The Liberation

LibBlurb: How far would you go in the fight for your country’s freedom when it’s crumbling from within?

In the near future, all seventeen-year-old Vivica Wilkins wants is a normal life. Time with her boyfriend, her computer, sports. But after becoming a fugitive, the only place she’ll be safe is among the enemies of the government. She has no choice but to join the Emancipation Warriors, the only hope for the United Regions of North America to return to the country it once was.

When her mother is taken as a political prisoner and slated for execution, the Emancipation Warriors change Vivica’s appearance, identity—everything. With her vaunted computer hacking skills, she’s able to infiltrate the government with a job that gives the Warriors a foothold in their fight for freedom and the chance to save her mother.

But soon Vivica is discovered, and her only chance of escape is to become allies with one of her greatest enemies. Together they must follow the government’s trail of evil to its highest levels, where they learn not only the future of their country is at stake, but the entire world.

From the cities of the United Regions of North America to the high-tech corridors of Asia, The Liberation is an international thriller with an all-too-possible scenario that will grab you by the throat and refuse to let go.

The Liberation by Marissa Shrock is book 2 in the Emancipation Warriors series. I read this without having read #1 and wasn’t very confused although the events referenced made me curious about the first book. It did take me a while to sort out the characters, especially when they kept going by aliases, their real names, and then also referring to each other by code-names. Apparently in the first volume, Vivica ran away from home and sought asylum with the Emancipation Warriors in order to save her baby. You see, in this futuristic authoritarian USA-ish land, illegal teenage pregnancies result in mandatory abortions. She’s a master hacker and helps the Warriors out during her pregnancy and ends up finding God through them. At the end, her boyfriend/baby-daddy ends up in prison and Vivica joins the Emancipation Warriors to rescue him and participate in the rebellion. The Liberation begins with Vivica arriving at a secret training compound, determined to become an amazing agent asap. Only things happen and she ends up launched into the world of high-tech espionage almost immediately.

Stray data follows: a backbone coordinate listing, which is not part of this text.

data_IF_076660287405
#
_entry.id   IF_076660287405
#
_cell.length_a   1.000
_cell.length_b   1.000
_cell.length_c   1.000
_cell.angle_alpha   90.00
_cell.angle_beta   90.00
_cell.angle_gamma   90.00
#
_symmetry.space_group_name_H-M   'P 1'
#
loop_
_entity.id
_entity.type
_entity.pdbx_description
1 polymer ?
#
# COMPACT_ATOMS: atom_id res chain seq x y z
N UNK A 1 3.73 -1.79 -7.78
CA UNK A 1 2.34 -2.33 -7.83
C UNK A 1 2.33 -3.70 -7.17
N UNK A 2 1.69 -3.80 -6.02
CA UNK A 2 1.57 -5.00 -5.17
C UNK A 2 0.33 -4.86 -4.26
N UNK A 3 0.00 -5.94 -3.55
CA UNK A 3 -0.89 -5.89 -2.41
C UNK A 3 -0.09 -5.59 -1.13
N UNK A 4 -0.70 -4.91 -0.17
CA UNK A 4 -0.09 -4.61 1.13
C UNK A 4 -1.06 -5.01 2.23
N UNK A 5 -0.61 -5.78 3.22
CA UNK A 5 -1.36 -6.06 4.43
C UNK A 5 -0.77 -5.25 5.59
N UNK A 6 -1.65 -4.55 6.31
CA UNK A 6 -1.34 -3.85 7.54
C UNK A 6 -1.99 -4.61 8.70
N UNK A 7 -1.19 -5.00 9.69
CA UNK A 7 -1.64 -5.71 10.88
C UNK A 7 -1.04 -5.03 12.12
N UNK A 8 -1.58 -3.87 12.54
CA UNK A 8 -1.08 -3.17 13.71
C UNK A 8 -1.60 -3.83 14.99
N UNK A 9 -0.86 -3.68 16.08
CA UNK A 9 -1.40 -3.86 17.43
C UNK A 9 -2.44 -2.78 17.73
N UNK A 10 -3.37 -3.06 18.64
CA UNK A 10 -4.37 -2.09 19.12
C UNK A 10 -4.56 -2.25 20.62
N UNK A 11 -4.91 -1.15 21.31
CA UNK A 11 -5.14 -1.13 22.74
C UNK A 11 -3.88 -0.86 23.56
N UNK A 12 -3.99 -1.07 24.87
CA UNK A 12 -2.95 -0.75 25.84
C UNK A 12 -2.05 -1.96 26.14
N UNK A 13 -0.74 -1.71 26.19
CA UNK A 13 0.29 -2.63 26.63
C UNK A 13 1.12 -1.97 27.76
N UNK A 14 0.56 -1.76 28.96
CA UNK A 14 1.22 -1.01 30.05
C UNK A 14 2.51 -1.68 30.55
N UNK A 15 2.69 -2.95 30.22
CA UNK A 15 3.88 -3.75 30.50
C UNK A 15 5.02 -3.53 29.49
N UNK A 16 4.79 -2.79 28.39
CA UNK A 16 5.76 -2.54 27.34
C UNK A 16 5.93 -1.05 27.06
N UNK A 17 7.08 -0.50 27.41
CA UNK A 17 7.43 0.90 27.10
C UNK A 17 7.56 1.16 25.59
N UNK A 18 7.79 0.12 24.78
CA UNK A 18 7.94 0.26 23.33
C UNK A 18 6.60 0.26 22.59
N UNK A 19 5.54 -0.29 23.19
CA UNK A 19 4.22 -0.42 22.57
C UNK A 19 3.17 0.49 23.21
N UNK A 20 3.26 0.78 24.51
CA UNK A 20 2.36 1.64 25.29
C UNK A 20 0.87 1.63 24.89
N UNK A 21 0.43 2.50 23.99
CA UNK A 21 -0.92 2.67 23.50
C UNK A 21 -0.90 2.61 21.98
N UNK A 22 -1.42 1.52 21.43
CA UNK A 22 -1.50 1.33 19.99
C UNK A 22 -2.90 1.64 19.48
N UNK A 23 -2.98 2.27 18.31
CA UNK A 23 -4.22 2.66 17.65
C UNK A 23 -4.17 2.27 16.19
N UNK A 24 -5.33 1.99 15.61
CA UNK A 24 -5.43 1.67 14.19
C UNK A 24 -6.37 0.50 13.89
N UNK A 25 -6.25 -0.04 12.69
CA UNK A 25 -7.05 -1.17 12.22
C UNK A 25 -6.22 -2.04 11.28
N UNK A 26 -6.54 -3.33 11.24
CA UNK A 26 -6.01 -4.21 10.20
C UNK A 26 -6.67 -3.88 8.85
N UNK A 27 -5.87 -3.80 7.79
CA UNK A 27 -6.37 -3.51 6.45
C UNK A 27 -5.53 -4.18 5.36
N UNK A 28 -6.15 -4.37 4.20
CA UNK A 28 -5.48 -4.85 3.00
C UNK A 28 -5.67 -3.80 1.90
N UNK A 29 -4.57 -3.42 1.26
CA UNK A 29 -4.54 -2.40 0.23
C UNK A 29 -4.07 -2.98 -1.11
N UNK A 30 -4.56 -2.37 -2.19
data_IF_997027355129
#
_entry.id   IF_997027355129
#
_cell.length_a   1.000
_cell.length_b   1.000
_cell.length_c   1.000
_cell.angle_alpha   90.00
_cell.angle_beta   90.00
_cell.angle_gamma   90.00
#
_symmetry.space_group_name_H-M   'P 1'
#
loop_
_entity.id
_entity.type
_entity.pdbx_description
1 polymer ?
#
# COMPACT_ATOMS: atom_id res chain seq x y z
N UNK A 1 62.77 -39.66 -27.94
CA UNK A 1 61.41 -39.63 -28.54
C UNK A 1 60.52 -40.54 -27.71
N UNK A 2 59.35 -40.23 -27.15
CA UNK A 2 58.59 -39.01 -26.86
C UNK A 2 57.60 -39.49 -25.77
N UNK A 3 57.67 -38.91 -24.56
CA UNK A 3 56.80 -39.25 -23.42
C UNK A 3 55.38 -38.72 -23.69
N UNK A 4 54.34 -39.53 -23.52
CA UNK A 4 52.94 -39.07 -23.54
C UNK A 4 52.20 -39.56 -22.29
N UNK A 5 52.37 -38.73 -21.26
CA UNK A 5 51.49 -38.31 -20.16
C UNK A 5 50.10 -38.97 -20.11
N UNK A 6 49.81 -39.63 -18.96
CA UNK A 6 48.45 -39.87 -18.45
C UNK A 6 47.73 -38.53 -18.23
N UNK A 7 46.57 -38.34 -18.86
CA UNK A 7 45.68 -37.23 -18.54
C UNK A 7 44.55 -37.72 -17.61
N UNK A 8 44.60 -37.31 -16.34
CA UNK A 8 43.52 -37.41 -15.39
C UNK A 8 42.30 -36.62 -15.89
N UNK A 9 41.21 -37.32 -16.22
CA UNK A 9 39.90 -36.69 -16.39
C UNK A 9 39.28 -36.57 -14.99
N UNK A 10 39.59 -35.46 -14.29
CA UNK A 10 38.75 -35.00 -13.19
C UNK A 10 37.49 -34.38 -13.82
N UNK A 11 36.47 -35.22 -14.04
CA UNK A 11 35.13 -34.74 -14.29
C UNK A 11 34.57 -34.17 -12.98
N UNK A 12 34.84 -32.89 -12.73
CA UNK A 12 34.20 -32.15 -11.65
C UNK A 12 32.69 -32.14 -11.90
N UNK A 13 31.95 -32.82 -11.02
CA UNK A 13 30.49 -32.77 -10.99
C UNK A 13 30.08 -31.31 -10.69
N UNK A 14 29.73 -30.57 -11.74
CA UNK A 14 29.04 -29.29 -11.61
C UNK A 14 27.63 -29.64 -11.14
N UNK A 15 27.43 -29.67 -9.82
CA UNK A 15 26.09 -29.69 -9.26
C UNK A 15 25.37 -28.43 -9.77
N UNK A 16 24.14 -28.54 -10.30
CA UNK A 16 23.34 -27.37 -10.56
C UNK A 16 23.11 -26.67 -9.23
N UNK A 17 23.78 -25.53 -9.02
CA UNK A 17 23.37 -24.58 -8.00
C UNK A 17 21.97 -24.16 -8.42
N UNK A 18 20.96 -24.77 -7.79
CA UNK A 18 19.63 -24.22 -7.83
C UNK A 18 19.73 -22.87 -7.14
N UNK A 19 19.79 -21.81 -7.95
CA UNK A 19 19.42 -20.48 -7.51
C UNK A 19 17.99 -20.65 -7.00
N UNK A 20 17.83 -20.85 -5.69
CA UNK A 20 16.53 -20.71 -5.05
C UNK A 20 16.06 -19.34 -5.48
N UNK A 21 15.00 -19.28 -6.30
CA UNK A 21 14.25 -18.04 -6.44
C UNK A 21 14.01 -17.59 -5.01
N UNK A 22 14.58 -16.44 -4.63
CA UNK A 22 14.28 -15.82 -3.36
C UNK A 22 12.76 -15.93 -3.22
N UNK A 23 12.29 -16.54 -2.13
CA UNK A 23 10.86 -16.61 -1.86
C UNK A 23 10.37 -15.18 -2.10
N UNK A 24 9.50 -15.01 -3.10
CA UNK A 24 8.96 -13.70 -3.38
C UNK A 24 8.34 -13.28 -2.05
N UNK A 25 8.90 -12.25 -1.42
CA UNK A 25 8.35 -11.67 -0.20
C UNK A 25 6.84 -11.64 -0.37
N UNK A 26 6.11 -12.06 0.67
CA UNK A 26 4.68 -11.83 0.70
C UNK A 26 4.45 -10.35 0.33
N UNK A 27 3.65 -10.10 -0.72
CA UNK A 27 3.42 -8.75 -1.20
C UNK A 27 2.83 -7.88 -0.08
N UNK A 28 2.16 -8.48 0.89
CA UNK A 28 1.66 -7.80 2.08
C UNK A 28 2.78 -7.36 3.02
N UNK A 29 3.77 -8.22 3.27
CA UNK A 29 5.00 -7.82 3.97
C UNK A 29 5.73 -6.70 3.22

The world in this series is futuristic with chips, retinal scanners, nanobots, facial recognition cameras everywhere and so on. And it’s also one that could be a somewhat realistic dystopian future with a Bible sanitized to be more “inclusive”, Christians oppressed for their beliefs, mandatory abortions for unplanned pregnancies, the world moving toward a one-world-order, etc. The pace was exciting and I was constantly terrified something bad was going to happen – I read it quickly because of this. But the book stretched the bounds of believability for me. Vivica is 17, has almost no training, and yet manages to successfully go undercover in extremely dangerous situations and fools nearly everyone. The timeline was confusing – I could swear the book would say a few weeks went by but then it would say the next day and I never knew how much time had passed. Which meant sometimes I’d be incredulously wondering how they implemented a plan so quickly but maybe it wasn’t as quick as I thought? Even with all that, I’d still be planning to read the 3rd of the trilogy if it weren’t for the following: